Platforms, Promise And Production
Over the past few years, there has been a lot discussion of VC platforms within the entrepreneurial ecosystem. Opinions exist across the spectrum on the subject. Some folks believe that venture capital value-add is nothing more than marketing mantra. Others stand by VC contributions with firm conviction. As is the case with most issues that solicit such wide ranging opinions, the truth lies somewhere in the middle.
Some VC value-add platforms are effective and others aren’t. The key for entrepreneurs is being able to see through the hype and discern the difference. In addition, when evaluating VC firms for an investment, entrepreneurs would be wise to understand the value-add services being offered and how they relate to the stage and specific needs of their own company.
At Sapphire, we spend a great deal of time evaluating how VCs can deliver more than board guidance and investment dollars to help support companies through their journey. Part of the impetus for this focus is that over the cumulative 68 years of investment experience that our partners have amassed, we’ve seen the impact that a handful of VC funds have had on the performance of certain companies. Another part of the impetus for this focus is that we want to make sure any program we put in place delivers the most possible value to entrepreneurs per dollar spent. Anything less and we wouldn’t be delivering on our promise to help our companies scale most effectively.
The conclusion we’ve come to is that great VC platforms do three things well -
- They Understand their Companies’ Problems
- They Build From their Competitive Advantage
- They Drive Scale
Understanding Company Problems
All VCs are not the same. If you invest in seed stage businesses in the Southeast, the entrepreneur you work with has very different needs than the expansion stage CEO in Silicon Valley. For VCs trying to build world class platforms, part of the key is targeting the needs of your customer — the entrepreneur that accepts your checks.
Consider Sapphire. We invest out of a $650 million growth-stage investment vehicle, primarily in enterprise software. Every entrepreneur we work with has a proven product, business model, and customer base. Typically, our entrepreneurs arrive at our doorstep with the support of great early-stage investors as well. Those early-stage investors have helped address basic product issues, helped them deal with many hiring challenges, and taught them how to manage against board governance and finance needs. As such, by the time we start working with them, the scope of unaddressed problems has changed dramatically. Instead of trying to hunt down a law firm, our companies are thinking about securing complex lines of credit, striking strong partnerships with large technology companies, winning marquee Fortune 500 customers, or determining how to break into new countries.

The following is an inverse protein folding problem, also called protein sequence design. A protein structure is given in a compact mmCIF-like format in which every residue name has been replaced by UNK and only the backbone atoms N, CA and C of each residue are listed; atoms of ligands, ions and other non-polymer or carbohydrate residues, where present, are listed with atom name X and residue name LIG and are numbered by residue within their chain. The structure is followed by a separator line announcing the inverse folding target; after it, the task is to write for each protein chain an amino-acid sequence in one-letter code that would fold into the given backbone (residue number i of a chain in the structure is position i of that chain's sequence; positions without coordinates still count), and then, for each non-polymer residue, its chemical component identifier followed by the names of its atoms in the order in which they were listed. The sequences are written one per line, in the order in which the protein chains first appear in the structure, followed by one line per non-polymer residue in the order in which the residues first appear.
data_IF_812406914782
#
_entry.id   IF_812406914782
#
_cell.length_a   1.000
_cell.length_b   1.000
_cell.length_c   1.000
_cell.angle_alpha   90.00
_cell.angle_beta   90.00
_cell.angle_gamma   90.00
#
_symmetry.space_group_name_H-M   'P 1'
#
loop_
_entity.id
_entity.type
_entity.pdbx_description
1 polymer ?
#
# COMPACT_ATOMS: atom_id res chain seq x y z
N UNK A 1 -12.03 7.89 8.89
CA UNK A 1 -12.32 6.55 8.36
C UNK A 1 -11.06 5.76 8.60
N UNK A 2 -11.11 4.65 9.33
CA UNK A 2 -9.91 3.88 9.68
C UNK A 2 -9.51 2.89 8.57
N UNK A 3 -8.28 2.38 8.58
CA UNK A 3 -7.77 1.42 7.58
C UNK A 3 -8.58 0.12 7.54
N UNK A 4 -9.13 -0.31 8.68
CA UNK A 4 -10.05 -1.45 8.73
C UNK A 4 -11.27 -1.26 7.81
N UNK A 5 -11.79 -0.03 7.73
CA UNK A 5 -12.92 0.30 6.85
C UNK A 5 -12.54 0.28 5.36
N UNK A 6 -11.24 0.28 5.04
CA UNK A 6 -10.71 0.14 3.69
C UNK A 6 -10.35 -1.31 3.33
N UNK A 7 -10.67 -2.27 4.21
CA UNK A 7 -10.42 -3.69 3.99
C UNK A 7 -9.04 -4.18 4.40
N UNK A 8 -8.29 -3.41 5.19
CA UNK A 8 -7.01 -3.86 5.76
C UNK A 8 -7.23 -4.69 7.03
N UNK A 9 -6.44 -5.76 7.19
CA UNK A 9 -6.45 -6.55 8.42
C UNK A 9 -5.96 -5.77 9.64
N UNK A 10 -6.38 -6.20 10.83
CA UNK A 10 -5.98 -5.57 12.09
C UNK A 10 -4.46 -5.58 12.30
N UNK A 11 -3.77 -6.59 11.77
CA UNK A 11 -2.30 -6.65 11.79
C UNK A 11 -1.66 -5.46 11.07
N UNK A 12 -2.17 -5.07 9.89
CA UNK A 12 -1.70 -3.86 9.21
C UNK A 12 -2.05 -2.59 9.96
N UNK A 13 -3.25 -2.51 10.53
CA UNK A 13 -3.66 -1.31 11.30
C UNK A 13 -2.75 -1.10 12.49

Because not all entrepreneurs and investors have experience with these types of issues, our market development team at Sapphire was built with folks who have deep enterprise technology and experience scaling businesses. We match experience to the types of problems companies at our focus stage face, just like Google Ventures does with its design team and Kleiner does with its fellows program.
Without that focus — understanding what makes your portfolio unique — VC platforms can be all too generic.
Building Off of Competitive Advantage
Every VC tries to add value to its underlying portfolio. Sometimes the value add relies on a formal platform. Sometimes it doesn’t. But you can be certain when an investor like Ron Conway places a call into his famous rolodex of contacts, he’s certainly adding value. So despite the conversation today, it’s our belief that the question isn’t whether VCs should try to add value, they all do in different ways. Instead, the question is what that value add should look like.